(Potentially) Frequently Asked Questions


What’s an “unfair internship”?
It’s an entry-level position with normal responsibilities that benefit the employer but called an “internship” so as to avoid paying an entry-level salary or any salary at all.

What’s a “fair internship”?
It’s an internship that should be called an apprenticeship: the intern receives a lot of coaching (more than a regular new staff), his presence is more of a burden than a benefit for the organization. If the intern receives an entry-level salary, with normal responsibilities, it’s a job by another name.

Does a stipend make an internship “fair”?
No. A normal salary covers more than housing and food costs.

And college credits?
It might not be enough either.


Economics will tell you that new employees represent a higher risk and hence a lower value
Are they worth nothing? New employees are usually at the bottom of the pay-scale – but they’re not at zero. A normal pay-scale already recognizes this “lower value”.

If they’re not happy with it, interns shouldn’t take the internship!
In many fields, competition is so fierce that students are forced to accept any internship conditions because they need the experience to get a real job. Employers take advantage of this weakness. It has very little to do with having the choice or not.

Unfair internships will always be there
Slavery is gone, child labour is on the way out, apartheid was crushed. Why would unfair internships survive?

Do you think all internships are bad?
No. I even think that internships as they were meant to be are good: short-term learning positions.

Interns are not paid because they need to learn
Doesn’t anybody in a new job learn a lot? Why is it that “interns” shouldn’t be paid for it? The need of a new employee to learn is compensated by lower wages and his learning is rewarded with pay raises (at least in theory).

Unpaid exploitative internships are forbidden in the US
That must be why there are none… It is true however that the Fair Labour Standards Act bans unfair internships. So, let’s use the age-old strategy of activism: hold them accountable by their own standards.

Will you also outlaw volunteering?
No. If you help a not-for-profit organization, then it’s volunteering. If you work for a for-profit organization, it’s an internship and it should be paid, unless it’s educational.

Similar issues are covered in this post.


How can I know if my internship is legal?
See the Resources page.

Oh my, I now see that my internship is illegal! What can I do?
See the Resources page.

Where can I rant against my internship?
In the right-hand side column of this blog, there’s a section about internship reviews. Fire away.


14 Responses to FAQ

  1. […] The debate is only starting, but I find the heuristics developed by other websites quite good (from unfairinternships.wordpress.com/faq/). What’s an “unfair internship”? It’s an entry-level position with normal responsibilities that benefit the employer but called an “internship”? so as to avoid paying an entry-level salary or any salary at all. […]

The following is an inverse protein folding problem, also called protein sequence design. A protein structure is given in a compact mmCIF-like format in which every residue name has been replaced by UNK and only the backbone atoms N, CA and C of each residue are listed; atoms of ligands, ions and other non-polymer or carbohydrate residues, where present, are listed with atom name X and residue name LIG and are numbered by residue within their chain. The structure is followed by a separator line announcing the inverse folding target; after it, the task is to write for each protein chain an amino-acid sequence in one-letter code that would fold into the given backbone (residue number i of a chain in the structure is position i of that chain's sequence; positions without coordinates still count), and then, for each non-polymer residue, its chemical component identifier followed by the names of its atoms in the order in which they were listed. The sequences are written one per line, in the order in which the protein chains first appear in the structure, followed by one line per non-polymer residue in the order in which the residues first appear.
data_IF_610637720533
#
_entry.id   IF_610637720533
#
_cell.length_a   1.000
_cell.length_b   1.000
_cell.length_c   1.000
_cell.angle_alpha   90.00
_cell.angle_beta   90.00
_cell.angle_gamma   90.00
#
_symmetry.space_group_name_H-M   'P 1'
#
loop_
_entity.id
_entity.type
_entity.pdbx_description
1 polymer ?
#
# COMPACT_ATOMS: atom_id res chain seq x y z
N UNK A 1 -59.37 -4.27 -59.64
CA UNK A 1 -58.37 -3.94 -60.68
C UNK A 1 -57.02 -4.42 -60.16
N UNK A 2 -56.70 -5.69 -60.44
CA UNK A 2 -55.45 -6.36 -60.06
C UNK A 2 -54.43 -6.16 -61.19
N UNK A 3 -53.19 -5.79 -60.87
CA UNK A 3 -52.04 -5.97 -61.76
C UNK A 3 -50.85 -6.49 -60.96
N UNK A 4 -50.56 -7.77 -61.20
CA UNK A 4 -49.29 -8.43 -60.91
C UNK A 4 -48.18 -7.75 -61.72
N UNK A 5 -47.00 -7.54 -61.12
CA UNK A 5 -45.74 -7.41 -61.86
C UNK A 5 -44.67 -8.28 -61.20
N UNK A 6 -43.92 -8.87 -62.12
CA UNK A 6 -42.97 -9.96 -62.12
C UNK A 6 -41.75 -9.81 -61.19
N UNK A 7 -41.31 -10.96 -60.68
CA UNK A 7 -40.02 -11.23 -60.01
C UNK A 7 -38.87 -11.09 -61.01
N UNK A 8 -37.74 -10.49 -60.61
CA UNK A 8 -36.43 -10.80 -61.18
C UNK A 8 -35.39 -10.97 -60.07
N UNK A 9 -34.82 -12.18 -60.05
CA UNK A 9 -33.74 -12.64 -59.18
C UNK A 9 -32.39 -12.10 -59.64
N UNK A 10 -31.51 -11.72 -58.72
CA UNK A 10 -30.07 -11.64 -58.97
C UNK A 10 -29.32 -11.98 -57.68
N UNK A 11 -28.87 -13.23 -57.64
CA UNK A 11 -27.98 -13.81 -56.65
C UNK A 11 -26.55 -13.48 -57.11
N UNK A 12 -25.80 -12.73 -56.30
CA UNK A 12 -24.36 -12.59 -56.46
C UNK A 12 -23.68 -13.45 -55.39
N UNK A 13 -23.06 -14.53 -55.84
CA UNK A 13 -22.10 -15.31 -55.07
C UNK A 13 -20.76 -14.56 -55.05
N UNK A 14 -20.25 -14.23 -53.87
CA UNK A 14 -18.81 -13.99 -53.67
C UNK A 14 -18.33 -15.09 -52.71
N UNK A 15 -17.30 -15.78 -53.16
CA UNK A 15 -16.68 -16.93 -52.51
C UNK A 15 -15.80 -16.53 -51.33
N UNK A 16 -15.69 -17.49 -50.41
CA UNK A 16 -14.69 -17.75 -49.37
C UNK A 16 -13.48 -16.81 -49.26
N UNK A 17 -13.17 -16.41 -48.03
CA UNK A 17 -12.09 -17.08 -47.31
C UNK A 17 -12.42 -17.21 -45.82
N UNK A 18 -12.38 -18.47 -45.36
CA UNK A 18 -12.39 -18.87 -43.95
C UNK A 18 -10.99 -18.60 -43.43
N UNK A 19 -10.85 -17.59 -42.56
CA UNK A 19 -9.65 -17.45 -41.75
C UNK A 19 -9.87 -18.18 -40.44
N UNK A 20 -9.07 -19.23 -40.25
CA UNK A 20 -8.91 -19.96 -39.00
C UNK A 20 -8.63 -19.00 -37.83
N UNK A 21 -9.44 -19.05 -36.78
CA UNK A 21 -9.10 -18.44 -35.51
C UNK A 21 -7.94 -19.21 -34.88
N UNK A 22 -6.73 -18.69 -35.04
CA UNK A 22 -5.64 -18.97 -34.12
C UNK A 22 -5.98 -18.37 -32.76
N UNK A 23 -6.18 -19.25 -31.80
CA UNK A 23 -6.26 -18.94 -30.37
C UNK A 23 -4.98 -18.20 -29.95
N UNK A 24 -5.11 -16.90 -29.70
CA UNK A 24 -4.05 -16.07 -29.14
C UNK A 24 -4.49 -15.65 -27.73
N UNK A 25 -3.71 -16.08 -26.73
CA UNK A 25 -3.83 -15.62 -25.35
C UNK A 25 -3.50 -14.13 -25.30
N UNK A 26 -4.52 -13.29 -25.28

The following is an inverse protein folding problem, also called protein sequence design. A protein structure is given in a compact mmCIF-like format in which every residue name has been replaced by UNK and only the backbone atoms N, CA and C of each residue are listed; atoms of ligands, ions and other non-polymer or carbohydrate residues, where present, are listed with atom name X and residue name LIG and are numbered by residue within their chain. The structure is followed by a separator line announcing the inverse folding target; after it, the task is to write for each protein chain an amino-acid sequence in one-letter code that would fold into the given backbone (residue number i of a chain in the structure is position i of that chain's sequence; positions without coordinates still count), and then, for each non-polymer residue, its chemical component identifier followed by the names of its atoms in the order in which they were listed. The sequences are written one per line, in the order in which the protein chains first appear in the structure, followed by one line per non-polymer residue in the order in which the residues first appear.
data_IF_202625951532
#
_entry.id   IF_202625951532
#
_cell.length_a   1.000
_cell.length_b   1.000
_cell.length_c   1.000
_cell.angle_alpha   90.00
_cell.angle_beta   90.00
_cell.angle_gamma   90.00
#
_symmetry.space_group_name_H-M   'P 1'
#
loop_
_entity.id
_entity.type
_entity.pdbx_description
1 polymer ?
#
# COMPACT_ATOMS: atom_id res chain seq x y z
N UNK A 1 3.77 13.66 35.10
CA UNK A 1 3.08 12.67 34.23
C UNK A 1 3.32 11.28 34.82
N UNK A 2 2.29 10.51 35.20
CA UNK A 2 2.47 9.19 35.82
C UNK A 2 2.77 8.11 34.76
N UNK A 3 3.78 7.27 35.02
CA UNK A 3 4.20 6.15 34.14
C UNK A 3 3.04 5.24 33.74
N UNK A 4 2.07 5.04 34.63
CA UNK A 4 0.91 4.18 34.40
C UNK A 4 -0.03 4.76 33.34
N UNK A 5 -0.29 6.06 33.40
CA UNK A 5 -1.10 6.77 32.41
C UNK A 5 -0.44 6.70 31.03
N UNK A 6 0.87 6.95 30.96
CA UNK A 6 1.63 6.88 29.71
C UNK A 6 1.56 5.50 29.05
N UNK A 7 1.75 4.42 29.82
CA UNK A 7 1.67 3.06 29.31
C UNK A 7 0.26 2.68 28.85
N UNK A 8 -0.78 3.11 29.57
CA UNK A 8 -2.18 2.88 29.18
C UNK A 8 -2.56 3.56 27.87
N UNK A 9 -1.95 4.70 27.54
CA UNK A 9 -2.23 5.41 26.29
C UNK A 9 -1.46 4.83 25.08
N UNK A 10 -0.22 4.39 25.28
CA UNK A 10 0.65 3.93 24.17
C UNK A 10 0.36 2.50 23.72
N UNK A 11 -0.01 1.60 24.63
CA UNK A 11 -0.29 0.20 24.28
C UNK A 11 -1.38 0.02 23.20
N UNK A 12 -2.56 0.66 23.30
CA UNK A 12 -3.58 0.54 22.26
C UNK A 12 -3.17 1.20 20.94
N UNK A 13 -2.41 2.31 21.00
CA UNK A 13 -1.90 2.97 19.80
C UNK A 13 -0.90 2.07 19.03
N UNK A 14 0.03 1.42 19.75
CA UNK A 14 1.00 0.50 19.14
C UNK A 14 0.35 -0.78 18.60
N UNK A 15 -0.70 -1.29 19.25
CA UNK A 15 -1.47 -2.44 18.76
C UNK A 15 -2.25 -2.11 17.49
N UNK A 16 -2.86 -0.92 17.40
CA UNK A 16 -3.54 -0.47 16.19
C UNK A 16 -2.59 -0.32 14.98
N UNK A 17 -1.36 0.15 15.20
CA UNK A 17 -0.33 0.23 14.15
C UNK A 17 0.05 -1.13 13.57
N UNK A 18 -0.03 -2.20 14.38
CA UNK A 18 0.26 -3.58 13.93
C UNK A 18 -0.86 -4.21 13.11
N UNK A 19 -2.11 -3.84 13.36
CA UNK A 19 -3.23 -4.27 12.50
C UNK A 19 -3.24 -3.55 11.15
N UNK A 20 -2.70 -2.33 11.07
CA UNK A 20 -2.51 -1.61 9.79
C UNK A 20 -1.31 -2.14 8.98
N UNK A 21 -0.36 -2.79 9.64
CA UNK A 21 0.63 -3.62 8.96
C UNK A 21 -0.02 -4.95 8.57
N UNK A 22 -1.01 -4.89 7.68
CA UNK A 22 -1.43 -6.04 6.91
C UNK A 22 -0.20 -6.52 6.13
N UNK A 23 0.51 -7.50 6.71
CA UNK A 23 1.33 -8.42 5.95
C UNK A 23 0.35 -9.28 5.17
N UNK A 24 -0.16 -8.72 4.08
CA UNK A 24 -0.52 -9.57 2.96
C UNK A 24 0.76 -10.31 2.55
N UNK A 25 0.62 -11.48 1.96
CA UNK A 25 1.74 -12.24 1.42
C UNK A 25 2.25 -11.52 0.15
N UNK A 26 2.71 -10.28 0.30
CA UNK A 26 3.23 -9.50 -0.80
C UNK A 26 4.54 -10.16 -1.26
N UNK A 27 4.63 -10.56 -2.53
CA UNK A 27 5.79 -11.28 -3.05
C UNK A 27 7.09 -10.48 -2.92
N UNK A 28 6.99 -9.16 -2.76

2. Gigi Girls says:

    You should check out InternshipRatings.com.This site allows students to find out what companies are really like before they intern there. This is a great way for students to avoid unfair internships.

  3. zach says:

    I’m very happy to read this information, thank you for setting up this blog!

  4. Sofya says:

    I am doing my 4th internship.

    During my studdies (holidays)I did 2 internships of 3 months each.
    And I worked as sales assistant or waitress or office assistant on the week-ends or holidays since I am 17 years old.
    After I graduated I could not find an entry level position in my field so after seraching for 6 months I accepted to start with a new internship. It lasted 3 months and after that my boss offered me a part time position payed 40£ per day…
    I tried to find a full time entry level position but could’nt so I applied for an internship (that could lead to a full time position as they really need someone!)again in a big company. It it is supposed to last 4 months. I am working from 9am to 9pm or 10 pm and I work as a shop assitant on saturdays and sundays to earn some money. My parents are helping me for the food. I have a bachelor degree and speak 3 languages but I feel like shit.
    I don’t even know if they are going to offer me the “real job” at the end of my internship but I know already how much they pay for an entry level position after 6 month internship: 1200£ /month. And you work more than 10 hours per day and on weekends.
    Sometimes I feel like hanging myself to Big Ben or something similar…
    Good luck to everyone!

  5. ExIntern says:

    Hi Sonya,

    Thanks or sharing your experience. You face the very situation created by the lack of law enforcement: despite being qualified and facing a need for your skills in the market, you can’t find a paid job because the supply of labor is not regulated, which leads to a race to the bottom. It is certainly not easy at the individual level. It’s good that you talk about your experience and make people realize that it can be trying to enter the job market after years and years of study and internship after internship. The situation is not fair and many people are doing something about it. Good luck!

  6. Danielle says: